A common thing you will see from most wedding photographers is that all the shots are from eye level. Get creative with your positioning to take shots. Shoot from low down or high up. Get very close and also very wide. A different perspective will greatly increase the variance of your photos and make them more interesting to look at.
Shoot Uncle Bob
This guy (or girl) is coming to the wedding you are photographing. Make no bones about it Uncle Bob will be there. He/she is an amateur photographer who thinks they know better than the wedding photographer. You need to effectively deal with him/her without being rude and without offending the couple. Be firm but fair. If necessary have a word with the couple. Suggest that you and them get away from the crowd for a while so you can focus on some portraits of just them. At the end of the day let Uncle Bob enjoy taking his/her photos but don’t let it affect the results you are capturing. You’re couple will be much happier if you deal with this on the day and show that you are in charge of the photography. Rather than having loads of photos with Uncle Bob in them.
Longer Lens for Changed Expressions
Some couples are a little more awkward about having their photos taken than others. That’s a fact! But don’t let that stop you getting great photos. Just approach it a little differently. A great way to do this is to start off from a distance with a long lens and slowly walk your way into the couple. This will give the couple a chance to relax. It might be the first time they’ve been able to talk to each other all day. Just let them talk and enjoy the moment for a minute or two.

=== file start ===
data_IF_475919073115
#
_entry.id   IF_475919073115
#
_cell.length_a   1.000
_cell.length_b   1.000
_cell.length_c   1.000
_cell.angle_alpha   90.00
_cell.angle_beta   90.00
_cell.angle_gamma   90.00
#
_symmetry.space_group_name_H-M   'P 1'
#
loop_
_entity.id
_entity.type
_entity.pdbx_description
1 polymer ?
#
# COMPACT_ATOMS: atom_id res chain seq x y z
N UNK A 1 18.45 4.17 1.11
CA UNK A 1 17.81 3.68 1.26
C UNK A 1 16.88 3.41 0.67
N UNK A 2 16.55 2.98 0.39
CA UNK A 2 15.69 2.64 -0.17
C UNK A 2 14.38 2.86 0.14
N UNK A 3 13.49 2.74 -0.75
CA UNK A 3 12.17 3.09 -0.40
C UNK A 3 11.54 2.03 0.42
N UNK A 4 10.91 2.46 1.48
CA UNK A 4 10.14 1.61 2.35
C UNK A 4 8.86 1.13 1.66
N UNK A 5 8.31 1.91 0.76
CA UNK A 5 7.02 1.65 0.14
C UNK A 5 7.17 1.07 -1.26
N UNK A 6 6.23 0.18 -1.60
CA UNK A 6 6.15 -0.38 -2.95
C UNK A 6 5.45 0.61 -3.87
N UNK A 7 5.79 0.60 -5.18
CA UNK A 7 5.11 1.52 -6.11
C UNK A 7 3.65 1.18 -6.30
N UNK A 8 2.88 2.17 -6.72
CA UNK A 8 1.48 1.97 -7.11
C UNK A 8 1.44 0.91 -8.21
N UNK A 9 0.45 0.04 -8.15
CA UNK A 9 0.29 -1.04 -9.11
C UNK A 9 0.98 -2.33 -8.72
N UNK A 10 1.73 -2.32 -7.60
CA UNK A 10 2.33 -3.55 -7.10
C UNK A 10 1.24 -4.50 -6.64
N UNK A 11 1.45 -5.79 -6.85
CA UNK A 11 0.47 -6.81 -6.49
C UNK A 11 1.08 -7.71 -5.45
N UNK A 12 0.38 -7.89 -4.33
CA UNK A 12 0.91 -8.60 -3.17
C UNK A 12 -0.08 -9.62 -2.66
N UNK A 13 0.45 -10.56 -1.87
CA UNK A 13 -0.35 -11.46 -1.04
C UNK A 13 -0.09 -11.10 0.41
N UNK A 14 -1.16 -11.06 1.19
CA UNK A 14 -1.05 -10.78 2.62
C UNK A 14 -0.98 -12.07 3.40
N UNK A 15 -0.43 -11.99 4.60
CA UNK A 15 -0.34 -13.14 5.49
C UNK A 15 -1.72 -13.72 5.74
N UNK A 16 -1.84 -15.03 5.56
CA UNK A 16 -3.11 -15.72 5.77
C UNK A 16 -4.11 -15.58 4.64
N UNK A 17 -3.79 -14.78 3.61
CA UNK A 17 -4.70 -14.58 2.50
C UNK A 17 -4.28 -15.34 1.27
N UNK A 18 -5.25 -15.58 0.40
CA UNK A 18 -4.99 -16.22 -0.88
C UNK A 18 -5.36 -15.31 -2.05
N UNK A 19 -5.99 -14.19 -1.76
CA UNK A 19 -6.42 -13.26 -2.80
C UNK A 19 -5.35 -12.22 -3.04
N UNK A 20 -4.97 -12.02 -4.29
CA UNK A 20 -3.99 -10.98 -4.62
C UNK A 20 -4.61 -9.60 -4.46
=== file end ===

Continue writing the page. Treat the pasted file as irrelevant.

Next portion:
Wedding Dresses are White Fool
The light meter in your camera is a fool. Actually, they are pretty damn clever but they get tricked by large areas of white and black. For example, the camera will compensate for a large area of the photo being white (the wedding dress). You set your exposure bang in the middle of the light meter and the photo is really dark. That’s because the white dress is tricking your camera. Dialling, in a bit of positive exposure compensation here, can sort this problem out. But don’t go too far and blow the highlights as they are harder to recover in post-production than shadows. What we like to do is just check on the LCD screen and keep monitoring it to achieve an accurate exposure.